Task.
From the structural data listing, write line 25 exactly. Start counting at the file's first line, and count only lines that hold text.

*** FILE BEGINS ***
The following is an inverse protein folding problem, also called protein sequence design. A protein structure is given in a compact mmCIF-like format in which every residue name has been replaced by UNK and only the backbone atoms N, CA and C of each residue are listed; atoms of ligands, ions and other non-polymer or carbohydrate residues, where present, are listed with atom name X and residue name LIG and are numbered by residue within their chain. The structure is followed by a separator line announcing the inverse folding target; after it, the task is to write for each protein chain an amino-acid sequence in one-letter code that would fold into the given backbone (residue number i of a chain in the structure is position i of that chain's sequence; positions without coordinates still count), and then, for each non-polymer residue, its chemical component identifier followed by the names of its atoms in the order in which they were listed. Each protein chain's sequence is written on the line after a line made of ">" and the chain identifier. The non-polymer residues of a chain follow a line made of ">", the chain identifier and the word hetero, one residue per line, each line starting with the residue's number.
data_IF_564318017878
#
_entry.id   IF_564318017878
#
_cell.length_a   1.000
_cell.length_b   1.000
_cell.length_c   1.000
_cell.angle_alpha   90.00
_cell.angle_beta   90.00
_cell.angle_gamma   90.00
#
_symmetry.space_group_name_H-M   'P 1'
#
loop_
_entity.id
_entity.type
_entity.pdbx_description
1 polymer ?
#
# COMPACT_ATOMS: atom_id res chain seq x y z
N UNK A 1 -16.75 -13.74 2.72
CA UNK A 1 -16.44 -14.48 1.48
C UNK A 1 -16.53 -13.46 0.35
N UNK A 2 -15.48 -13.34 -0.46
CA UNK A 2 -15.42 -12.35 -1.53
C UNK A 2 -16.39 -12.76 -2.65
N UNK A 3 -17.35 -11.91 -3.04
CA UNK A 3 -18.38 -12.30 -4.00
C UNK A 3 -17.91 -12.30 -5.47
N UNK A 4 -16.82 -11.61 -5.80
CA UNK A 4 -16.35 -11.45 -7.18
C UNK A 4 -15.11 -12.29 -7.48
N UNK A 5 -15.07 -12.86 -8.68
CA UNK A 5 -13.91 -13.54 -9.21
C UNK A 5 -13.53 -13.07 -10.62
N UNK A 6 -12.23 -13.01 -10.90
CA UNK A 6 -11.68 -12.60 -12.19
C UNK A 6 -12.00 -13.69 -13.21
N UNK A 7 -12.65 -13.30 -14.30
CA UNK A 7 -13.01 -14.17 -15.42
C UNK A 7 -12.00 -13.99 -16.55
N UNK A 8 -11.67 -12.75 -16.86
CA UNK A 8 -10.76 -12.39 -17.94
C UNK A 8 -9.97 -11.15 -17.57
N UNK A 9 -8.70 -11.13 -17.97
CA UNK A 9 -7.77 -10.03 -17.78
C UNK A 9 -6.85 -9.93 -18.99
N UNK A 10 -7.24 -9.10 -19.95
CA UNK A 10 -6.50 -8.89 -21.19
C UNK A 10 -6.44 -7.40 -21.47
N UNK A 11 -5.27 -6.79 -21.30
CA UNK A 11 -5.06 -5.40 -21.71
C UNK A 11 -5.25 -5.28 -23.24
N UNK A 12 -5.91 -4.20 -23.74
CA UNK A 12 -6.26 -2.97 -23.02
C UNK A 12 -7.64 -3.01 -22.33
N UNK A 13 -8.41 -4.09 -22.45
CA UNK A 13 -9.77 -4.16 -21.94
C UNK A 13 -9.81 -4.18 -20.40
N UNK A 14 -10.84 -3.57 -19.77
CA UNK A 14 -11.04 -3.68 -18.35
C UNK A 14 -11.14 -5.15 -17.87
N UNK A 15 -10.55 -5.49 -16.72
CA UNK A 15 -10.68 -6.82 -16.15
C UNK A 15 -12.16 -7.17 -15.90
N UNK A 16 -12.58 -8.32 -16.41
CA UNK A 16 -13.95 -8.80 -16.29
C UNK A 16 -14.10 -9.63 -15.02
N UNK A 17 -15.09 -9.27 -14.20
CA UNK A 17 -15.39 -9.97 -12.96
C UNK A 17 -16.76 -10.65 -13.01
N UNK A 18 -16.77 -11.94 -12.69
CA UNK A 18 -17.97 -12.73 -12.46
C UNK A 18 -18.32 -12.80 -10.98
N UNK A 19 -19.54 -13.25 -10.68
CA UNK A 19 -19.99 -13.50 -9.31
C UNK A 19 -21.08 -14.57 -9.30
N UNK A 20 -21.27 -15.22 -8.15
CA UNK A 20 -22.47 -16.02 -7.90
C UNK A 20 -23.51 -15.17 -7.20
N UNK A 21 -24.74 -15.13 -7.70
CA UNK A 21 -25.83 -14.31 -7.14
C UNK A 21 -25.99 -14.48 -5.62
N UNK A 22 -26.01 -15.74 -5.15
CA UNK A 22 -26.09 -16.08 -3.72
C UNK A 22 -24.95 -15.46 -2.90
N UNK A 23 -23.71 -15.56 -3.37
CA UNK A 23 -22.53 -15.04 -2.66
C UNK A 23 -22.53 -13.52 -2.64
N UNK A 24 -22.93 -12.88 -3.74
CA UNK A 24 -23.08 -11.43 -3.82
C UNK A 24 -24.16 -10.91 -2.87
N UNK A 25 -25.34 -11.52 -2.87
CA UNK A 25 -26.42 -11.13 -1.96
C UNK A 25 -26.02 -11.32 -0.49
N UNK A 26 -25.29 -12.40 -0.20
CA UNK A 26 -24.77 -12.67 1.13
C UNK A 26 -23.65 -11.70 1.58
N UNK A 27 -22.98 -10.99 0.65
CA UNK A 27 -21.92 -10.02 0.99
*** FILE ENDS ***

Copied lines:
N UNK A 2 -15.48 -13.34 -0.46